I think what turned me off the most was the hair. It was just so ... big. And the scrappy “don’t mess with Texas” vibe. And the fact that evangelical moms all over the country were fans. As a third generation New Yorker, cynicism and snark have been bred into me, along with an affinity for black clothing and pretentious coffee. So it has surprised everyone — including me — that I have spent the past year going through (and recommending) Beth Moore studies.
How did it happen? Well, I moved from my hometown of New York City to Washington, D.C., and while I was exploring various employment opportunities, I had a lot of free time. The wife of the former associate pastor at the church I’d started attending invited me to join a “women’s Bible study” that met on Friday mornings. They were doing a Beth Moore study called Breaking Free. It seemed fishy to me — who are the only women who have free time on Friday mornings? Moms. And Beth Moore? I had spent six years attending and four years on staff at a church in New York that got super famous because of its own rockstar, hyper-intellectual, and somewhat post-modern teaching. We prided ourselves on not being ... well, like Beth Moore.
Still, I was trying to be open to life in my new city so ...
I walked into the group a couple of minutes late wearing gold sequin pumps, skinny jeans, and a red leather jacket — what I would normally wear to bum around town in my old life. I could not have been more out of place amidst the yoga pants and baby blankets. But I met some of the most awesome women I’ve known in D.C. and more importantly — I met Beth.
“Sometimes I feel discouraged and think my work’s in vain, but then the Holy Spirit, revives my soul again.”
So where does this revival come? Often when we looked at a dilapidated building in our community, the revival comes with the eyes to see the possibilities of rehabbing, of new uses. The revival comes in community, in coming together to take action. There is nothing like some music and food, too, to bind us together.
PASADENA, Calif. — The first thing most people mention when they talk about Rev. Nadia Bolz-Weber is her tattoos. She has many — most of them religious in nature, including a large icon of Mary Magdalene covering her right forearm.
Then they talk about how tall she is (6 foot 1), that she looks more like the lead singer of an all-girl punk rock band than a pastor and that she (unapologetically) swears a lot — even from the pulpit while preaching.
All of the above is true and part of what makes Bolz-Weber unique among high-profile pastors and so-called “Christian authors.” (I hate that term. The word “Christian” is best used as a noun, not an adjective.)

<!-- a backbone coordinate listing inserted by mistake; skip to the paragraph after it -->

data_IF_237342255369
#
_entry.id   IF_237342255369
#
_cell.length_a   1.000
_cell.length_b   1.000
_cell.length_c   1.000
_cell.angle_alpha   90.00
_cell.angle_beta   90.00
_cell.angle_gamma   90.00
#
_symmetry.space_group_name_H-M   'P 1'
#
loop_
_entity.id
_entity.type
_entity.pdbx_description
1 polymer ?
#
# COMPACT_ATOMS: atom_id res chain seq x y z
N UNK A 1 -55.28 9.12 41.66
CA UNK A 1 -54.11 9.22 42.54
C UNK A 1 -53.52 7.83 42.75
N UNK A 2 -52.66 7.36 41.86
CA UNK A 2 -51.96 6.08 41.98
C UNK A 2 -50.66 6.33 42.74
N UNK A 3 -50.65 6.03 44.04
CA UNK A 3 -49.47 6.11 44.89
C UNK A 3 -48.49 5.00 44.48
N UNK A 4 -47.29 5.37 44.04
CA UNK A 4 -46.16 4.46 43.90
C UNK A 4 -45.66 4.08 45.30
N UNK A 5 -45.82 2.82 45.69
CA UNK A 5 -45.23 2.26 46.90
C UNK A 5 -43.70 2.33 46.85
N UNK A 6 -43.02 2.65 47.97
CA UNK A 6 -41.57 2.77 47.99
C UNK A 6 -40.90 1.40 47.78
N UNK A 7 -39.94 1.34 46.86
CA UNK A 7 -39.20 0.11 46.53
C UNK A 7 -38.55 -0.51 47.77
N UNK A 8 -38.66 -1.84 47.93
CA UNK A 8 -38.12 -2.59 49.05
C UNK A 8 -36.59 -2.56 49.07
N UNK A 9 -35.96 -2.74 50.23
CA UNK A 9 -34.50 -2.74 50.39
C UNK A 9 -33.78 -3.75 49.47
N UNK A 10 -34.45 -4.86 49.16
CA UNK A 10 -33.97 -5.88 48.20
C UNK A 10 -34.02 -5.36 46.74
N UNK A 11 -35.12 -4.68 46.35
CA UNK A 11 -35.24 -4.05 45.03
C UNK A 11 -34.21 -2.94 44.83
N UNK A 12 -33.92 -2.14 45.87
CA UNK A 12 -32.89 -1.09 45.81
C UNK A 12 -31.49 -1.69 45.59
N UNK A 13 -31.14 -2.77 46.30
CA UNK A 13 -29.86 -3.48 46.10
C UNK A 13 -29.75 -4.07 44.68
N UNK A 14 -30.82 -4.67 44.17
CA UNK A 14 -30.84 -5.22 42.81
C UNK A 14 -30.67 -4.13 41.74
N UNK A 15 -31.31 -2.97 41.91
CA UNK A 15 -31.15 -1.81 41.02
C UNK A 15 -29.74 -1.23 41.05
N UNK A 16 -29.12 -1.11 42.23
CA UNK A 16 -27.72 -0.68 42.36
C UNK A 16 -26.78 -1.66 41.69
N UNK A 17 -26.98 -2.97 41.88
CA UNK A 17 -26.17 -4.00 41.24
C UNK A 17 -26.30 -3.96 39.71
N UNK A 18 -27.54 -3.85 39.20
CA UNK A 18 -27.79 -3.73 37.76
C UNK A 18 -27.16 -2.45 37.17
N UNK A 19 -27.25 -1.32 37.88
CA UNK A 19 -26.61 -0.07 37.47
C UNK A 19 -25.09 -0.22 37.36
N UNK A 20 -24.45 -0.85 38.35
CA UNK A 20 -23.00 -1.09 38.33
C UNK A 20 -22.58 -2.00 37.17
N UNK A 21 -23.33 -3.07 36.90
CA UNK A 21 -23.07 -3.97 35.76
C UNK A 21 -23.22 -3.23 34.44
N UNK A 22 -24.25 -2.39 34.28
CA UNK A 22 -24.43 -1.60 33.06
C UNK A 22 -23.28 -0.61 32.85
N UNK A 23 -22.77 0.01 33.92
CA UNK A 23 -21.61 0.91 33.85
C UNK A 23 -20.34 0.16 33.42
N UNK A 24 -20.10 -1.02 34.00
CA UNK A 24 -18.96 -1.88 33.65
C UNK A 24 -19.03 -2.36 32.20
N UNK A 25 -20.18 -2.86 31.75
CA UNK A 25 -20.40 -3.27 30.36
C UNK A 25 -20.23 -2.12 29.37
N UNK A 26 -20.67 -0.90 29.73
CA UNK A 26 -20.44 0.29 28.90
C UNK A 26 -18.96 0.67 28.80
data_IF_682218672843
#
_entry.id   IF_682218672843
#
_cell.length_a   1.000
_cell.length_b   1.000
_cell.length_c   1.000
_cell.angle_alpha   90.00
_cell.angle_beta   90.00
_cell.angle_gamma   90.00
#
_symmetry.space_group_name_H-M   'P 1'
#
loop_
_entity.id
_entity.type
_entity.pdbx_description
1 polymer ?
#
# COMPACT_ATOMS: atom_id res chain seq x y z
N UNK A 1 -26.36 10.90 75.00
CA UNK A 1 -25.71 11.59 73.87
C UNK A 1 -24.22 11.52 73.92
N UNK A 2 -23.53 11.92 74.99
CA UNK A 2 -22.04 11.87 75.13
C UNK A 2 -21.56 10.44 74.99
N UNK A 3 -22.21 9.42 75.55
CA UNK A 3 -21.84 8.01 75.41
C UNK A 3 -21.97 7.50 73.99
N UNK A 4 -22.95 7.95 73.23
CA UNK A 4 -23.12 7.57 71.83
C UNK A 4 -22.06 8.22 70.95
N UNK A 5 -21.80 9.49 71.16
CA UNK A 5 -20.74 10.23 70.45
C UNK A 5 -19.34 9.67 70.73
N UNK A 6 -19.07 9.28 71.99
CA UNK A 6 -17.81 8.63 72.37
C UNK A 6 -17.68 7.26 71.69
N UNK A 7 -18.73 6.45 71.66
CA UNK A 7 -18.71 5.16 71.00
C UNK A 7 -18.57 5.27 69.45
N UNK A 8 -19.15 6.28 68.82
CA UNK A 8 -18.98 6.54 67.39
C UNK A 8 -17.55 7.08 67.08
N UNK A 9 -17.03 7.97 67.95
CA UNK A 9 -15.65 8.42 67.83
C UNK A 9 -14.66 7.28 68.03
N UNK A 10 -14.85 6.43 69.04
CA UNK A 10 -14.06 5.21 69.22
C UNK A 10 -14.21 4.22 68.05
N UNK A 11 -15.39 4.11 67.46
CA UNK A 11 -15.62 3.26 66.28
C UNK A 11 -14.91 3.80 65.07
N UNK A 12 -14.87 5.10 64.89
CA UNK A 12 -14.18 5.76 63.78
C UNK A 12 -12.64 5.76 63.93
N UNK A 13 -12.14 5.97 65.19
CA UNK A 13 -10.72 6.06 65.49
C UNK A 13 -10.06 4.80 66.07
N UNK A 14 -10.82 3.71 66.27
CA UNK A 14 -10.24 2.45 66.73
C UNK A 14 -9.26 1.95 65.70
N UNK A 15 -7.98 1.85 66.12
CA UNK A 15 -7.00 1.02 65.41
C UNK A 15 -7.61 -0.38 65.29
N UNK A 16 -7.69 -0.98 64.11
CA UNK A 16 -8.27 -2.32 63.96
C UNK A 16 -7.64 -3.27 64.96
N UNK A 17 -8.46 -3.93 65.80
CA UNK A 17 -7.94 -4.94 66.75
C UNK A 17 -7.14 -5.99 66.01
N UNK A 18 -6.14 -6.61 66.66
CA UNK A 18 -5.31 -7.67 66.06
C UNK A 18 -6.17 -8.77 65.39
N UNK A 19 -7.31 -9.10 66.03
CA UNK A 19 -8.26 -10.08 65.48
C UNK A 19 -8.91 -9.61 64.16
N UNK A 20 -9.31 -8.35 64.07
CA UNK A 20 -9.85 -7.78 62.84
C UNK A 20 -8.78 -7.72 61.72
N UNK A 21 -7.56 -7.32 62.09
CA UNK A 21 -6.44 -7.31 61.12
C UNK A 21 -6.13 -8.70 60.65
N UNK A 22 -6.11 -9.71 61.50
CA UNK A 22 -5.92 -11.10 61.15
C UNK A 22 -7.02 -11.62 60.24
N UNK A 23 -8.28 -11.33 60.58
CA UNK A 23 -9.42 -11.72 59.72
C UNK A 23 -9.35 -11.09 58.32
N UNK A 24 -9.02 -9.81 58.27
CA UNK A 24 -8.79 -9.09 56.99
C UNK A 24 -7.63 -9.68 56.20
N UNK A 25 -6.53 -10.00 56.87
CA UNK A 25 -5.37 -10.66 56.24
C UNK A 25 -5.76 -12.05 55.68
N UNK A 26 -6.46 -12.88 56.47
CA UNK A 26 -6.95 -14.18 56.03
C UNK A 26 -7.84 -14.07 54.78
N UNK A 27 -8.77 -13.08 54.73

The Environmental Protection Agency held listening sessions Thursday to hear from the public about a forthcoming rule about carbon emissions from existing power plants. More than 20 faith leaders spoke on behalf of those Jesus called “the least of these.” In addition to such faith leaders as Rev. Dottie Yunger and Interfaith Power & Light’s Joelle Novey, other parties, from pro-coal Sen. Mitch McConnell, R-Ky., and coal lobbyist Mike Carey to the Sierra Club’s Leslie Fields and League of Conservation Voters’ Gene Karpinski, were on hand to testify. Those testifying had three minutes apiece to voice their views on what the new rule on emissions should look like.
Prior to the testimonies, more than 20 faith leaders assembled outside of the EPA to pray that God’s creation would be restored. Organized by Creation Justice Ministries and Greater Washington Interfaith Power and Light, the vigil featured songs of hallelujah and peace. Novey read a Jewish prayer for travelers, asking God to lead us into safety.
After the worship service, the faith leaders joined a diverse audience to testify to the EPA about the importance of battling climate change. I saw five faith leaders speak, reminding the agency that they not only have a technocratic responsibility to create a stringent rule limiting carbon emissions, but also a moral responsibility to do so.
For many, including myself, the past few weeks have been discouraging, given the state of our politics and culture and what many vulnerable people across the country are experiencing. But despite the frustration and even grief sometimes I have been reminded of the importance of “saving faith.”